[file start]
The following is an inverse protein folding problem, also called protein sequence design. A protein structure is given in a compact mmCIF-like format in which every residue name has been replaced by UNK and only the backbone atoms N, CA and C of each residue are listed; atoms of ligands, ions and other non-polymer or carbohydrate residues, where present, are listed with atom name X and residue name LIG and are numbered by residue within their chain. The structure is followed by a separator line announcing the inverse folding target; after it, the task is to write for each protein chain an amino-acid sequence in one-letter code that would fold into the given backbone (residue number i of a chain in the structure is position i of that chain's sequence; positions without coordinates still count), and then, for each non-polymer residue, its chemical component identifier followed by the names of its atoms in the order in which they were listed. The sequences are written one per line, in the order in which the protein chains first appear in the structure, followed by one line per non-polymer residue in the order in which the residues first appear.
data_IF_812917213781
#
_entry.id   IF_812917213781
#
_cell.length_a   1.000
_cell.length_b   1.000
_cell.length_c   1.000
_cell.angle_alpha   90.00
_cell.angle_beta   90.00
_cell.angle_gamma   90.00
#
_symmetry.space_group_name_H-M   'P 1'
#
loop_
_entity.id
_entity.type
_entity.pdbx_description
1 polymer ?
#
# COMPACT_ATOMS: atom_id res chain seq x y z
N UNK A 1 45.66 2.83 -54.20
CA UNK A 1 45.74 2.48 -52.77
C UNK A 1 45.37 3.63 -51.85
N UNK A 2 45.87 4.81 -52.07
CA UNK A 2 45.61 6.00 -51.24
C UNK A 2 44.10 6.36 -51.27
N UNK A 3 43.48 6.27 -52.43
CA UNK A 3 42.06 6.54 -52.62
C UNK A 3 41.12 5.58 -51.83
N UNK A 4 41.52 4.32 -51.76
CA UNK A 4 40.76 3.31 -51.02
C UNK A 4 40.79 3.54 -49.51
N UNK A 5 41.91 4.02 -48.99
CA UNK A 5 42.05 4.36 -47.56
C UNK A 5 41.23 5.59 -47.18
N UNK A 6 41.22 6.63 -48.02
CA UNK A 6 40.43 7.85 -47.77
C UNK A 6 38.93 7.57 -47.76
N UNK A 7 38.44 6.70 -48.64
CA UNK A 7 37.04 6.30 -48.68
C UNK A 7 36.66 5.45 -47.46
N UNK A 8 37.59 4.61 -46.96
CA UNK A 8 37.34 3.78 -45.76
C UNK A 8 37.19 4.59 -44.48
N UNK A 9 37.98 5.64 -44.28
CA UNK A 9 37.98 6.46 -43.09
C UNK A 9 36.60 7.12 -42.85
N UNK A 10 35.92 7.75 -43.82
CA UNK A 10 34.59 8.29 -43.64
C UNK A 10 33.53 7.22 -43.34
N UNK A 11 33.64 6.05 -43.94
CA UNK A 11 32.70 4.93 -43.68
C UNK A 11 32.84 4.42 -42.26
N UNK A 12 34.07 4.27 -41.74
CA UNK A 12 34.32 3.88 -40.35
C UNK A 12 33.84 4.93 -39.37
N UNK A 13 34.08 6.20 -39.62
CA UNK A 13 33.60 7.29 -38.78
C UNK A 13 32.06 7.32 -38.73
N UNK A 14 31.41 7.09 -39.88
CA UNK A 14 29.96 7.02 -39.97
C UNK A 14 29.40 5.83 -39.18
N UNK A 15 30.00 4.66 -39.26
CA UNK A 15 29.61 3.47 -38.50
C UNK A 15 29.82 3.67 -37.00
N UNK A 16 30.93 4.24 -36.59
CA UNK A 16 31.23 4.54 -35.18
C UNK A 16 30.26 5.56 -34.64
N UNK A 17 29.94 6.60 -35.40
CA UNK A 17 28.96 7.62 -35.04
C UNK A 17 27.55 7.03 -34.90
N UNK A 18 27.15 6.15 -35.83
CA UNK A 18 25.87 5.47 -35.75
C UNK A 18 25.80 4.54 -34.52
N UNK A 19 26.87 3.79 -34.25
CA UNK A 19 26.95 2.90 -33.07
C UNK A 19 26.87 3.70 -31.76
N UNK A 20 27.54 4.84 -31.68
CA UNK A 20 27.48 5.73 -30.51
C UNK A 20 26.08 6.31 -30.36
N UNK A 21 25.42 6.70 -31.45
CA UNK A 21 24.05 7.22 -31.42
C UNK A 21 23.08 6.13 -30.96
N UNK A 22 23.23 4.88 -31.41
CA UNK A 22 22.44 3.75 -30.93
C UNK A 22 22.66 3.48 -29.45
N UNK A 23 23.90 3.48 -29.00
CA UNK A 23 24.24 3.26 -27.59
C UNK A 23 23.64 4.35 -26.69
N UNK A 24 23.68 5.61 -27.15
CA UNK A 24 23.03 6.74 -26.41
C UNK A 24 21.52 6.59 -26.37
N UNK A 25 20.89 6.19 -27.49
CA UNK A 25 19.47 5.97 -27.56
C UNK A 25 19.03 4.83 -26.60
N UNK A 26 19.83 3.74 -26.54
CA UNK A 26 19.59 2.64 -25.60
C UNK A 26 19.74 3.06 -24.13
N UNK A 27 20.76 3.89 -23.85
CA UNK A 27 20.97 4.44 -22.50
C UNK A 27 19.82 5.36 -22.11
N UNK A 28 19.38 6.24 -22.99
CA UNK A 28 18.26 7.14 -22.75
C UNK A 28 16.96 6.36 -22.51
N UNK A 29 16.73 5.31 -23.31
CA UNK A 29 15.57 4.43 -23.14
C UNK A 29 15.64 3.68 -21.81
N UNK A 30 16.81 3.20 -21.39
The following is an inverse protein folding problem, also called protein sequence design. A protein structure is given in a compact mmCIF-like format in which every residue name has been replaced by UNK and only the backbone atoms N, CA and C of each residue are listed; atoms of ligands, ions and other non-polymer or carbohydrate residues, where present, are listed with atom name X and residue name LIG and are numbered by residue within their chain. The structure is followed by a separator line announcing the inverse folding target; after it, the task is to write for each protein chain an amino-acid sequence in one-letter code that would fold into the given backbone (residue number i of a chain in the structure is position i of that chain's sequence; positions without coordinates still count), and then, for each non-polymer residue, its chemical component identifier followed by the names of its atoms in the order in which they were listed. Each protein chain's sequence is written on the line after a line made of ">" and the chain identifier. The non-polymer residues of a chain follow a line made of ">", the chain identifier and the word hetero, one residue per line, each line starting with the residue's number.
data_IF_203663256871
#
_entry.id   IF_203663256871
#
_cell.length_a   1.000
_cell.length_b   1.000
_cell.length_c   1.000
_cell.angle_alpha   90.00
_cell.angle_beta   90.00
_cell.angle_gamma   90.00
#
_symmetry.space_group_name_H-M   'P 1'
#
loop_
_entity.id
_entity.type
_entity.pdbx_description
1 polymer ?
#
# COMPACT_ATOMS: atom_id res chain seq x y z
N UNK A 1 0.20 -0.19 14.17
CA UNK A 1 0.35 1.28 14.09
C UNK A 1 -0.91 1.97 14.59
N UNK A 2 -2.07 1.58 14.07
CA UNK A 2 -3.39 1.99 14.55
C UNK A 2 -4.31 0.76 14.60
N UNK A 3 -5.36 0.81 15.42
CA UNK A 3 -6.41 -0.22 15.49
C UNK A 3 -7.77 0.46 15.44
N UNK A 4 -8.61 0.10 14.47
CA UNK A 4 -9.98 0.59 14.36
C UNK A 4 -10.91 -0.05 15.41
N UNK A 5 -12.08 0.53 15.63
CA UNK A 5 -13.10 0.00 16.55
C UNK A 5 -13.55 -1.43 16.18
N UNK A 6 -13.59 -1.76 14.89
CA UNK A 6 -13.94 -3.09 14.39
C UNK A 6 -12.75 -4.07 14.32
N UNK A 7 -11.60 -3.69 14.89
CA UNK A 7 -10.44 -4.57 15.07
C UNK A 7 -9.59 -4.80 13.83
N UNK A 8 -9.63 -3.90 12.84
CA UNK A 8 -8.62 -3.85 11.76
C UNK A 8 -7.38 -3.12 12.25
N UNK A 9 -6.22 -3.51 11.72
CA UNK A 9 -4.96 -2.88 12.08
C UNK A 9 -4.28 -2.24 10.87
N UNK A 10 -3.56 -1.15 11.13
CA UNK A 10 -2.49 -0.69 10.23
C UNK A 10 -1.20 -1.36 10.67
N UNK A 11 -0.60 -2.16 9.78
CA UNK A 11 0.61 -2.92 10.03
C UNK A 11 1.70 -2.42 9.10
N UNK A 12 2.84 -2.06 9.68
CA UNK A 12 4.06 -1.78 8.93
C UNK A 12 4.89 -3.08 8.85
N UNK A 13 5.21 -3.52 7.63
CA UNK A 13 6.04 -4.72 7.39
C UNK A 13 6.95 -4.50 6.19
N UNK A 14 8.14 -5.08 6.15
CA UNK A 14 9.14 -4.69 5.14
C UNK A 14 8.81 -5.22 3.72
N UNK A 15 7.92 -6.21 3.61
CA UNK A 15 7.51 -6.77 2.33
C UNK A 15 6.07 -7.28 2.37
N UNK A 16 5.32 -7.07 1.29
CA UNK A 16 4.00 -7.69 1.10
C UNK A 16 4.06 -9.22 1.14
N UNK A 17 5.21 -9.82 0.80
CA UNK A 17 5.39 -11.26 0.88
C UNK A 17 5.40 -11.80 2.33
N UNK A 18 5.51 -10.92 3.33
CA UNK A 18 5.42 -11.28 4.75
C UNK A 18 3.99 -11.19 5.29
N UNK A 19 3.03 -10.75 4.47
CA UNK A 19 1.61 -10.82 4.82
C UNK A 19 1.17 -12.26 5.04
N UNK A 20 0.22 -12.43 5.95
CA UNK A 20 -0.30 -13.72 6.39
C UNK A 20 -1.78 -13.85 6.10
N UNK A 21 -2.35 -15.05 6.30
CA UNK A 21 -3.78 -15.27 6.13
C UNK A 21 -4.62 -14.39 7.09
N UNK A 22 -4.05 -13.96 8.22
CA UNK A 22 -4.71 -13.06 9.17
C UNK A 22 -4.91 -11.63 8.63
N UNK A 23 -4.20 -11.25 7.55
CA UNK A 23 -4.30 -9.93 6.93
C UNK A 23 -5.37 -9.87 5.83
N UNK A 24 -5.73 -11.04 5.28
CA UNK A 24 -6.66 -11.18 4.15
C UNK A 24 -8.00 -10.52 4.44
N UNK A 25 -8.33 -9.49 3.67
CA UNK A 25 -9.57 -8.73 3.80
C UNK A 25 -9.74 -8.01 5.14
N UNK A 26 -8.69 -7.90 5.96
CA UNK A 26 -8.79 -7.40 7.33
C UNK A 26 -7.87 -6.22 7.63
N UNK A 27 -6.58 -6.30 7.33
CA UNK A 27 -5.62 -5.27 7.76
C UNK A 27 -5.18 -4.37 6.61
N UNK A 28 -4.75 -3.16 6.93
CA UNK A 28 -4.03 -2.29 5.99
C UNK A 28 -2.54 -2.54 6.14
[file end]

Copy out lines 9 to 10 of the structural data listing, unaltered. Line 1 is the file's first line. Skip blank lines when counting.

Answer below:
_cell.angle_alpha   90.00
_cell.angle_beta   90.00